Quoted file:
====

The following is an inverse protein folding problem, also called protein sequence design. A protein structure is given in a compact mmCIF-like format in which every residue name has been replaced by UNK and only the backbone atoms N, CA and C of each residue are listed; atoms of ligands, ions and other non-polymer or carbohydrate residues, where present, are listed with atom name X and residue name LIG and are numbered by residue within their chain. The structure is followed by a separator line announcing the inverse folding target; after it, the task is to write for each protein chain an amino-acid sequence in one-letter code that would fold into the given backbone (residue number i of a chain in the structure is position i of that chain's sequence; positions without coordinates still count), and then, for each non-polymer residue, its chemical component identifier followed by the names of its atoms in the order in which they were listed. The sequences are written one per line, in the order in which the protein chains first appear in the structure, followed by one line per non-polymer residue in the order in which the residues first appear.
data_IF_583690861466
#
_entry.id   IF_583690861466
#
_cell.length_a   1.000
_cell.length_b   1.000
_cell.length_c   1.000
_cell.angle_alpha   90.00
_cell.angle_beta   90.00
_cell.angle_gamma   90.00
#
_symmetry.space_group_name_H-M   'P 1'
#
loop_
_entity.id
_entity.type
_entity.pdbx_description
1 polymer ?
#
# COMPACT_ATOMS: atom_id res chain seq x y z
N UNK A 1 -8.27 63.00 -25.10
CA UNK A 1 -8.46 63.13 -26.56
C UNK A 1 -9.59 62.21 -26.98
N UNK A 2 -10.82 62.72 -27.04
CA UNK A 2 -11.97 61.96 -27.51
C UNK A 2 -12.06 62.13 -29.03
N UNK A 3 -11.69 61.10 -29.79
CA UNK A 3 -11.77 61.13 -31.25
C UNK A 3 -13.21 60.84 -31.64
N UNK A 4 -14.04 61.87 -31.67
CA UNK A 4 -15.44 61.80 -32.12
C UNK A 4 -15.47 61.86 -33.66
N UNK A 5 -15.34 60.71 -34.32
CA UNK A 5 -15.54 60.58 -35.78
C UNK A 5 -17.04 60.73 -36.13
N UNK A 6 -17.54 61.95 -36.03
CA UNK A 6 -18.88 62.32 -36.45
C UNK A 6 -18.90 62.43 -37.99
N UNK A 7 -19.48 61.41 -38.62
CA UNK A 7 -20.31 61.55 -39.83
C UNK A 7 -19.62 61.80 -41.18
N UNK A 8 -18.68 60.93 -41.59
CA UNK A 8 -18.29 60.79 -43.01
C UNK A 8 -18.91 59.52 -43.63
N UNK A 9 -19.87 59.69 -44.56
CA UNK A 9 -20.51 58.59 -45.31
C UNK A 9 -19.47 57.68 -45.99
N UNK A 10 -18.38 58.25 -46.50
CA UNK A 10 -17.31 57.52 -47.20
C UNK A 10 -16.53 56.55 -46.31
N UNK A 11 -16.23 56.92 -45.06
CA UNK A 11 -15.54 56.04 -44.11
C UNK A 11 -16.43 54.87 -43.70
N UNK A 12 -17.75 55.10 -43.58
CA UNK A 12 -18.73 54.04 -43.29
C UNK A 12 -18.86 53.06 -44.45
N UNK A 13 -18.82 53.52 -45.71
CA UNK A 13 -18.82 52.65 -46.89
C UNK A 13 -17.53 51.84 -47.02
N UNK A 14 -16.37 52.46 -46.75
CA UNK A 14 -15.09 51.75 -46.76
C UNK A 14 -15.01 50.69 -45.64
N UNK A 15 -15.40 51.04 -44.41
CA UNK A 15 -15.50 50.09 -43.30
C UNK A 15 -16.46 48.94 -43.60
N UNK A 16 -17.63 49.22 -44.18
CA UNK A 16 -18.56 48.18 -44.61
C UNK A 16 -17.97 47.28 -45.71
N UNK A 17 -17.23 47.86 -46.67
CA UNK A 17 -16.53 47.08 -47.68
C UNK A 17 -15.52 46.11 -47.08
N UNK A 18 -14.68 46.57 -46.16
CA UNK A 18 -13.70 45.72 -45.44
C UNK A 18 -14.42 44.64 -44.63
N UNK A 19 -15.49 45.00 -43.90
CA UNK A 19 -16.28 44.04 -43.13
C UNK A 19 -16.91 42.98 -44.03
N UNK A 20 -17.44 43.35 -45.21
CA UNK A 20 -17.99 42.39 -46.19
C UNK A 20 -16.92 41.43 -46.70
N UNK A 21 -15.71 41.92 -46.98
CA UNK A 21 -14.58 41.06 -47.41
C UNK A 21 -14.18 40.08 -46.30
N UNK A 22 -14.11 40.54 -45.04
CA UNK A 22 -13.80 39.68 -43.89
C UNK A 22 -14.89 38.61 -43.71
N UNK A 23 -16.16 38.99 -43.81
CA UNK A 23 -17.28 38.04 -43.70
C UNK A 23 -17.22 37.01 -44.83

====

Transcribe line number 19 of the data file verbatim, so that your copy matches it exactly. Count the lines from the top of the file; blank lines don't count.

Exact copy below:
1 polymer ?